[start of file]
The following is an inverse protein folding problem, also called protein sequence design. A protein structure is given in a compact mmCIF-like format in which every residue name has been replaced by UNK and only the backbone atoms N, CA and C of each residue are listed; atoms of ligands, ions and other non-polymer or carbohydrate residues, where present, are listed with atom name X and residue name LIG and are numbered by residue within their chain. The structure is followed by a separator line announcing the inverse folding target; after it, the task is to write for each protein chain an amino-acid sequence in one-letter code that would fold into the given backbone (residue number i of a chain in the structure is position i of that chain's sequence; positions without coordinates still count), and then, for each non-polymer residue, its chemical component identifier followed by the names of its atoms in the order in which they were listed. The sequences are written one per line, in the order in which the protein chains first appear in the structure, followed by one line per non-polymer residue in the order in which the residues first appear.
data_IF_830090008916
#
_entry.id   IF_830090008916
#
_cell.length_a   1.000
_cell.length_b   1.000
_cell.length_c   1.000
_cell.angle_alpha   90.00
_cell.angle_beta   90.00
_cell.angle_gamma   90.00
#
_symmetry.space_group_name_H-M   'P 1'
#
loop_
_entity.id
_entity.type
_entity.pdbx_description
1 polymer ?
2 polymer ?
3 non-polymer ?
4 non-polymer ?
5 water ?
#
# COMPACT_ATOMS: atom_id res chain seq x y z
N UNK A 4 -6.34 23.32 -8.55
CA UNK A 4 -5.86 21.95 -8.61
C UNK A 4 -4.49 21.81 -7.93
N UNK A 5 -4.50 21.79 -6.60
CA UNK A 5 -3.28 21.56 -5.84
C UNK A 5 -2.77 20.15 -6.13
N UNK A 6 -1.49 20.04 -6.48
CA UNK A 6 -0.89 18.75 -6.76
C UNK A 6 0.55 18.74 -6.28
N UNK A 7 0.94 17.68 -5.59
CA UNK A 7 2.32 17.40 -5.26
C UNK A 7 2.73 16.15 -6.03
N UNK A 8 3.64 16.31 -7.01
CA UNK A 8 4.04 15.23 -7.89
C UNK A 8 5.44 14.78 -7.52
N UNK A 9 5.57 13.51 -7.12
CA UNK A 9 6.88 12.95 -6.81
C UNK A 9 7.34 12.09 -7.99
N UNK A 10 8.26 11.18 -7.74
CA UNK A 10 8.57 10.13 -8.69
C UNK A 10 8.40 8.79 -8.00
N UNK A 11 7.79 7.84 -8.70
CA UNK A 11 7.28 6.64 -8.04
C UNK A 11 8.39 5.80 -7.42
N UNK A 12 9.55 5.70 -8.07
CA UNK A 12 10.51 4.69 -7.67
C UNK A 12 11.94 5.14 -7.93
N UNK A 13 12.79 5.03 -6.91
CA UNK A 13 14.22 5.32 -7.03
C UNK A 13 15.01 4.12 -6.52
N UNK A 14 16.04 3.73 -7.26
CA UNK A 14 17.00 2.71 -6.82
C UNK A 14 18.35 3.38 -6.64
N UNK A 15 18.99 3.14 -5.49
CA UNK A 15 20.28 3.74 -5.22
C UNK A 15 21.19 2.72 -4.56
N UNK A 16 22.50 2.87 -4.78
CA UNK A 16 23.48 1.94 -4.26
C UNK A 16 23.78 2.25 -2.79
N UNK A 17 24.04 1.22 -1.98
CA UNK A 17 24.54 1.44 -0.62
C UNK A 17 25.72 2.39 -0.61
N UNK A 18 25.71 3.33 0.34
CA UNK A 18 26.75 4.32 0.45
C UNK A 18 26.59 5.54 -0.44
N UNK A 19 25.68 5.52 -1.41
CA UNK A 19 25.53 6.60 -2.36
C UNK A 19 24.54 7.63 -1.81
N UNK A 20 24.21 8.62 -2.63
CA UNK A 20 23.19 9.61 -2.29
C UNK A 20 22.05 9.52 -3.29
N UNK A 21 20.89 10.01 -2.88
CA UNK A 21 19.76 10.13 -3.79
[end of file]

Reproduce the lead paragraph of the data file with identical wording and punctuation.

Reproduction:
The following is an inverse protein folding problem, also called protein sequence design. A protein structure is given in a compact mmCIF-like format in which every residue name has been replaced by UNK and only the backbone atoms N, CA and C of each residue are listed; atoms of ligands, ions and other non-polymer or carbohydrate residues, where present, are listed with atom name X and residue name LIG and are numbered by residue within their chain. The structure is followed by a separator line announcing the inverse folding target; after it, the task is to write for each protein chain an amino-acid sequence in one-letter code that would fold into the given backbone (residue number i of a chain in the structure is position i of that chain's sequence; positions without coordinates still count), and then, for each non-polymer residue, its chemical component identifier followed by the names of its atoms in the order in which they were listed. The sequences are written one per line, in the order in which the protein chains first appear in the structure, followed by one line per non-polymer residue in the order in which the residues first appear.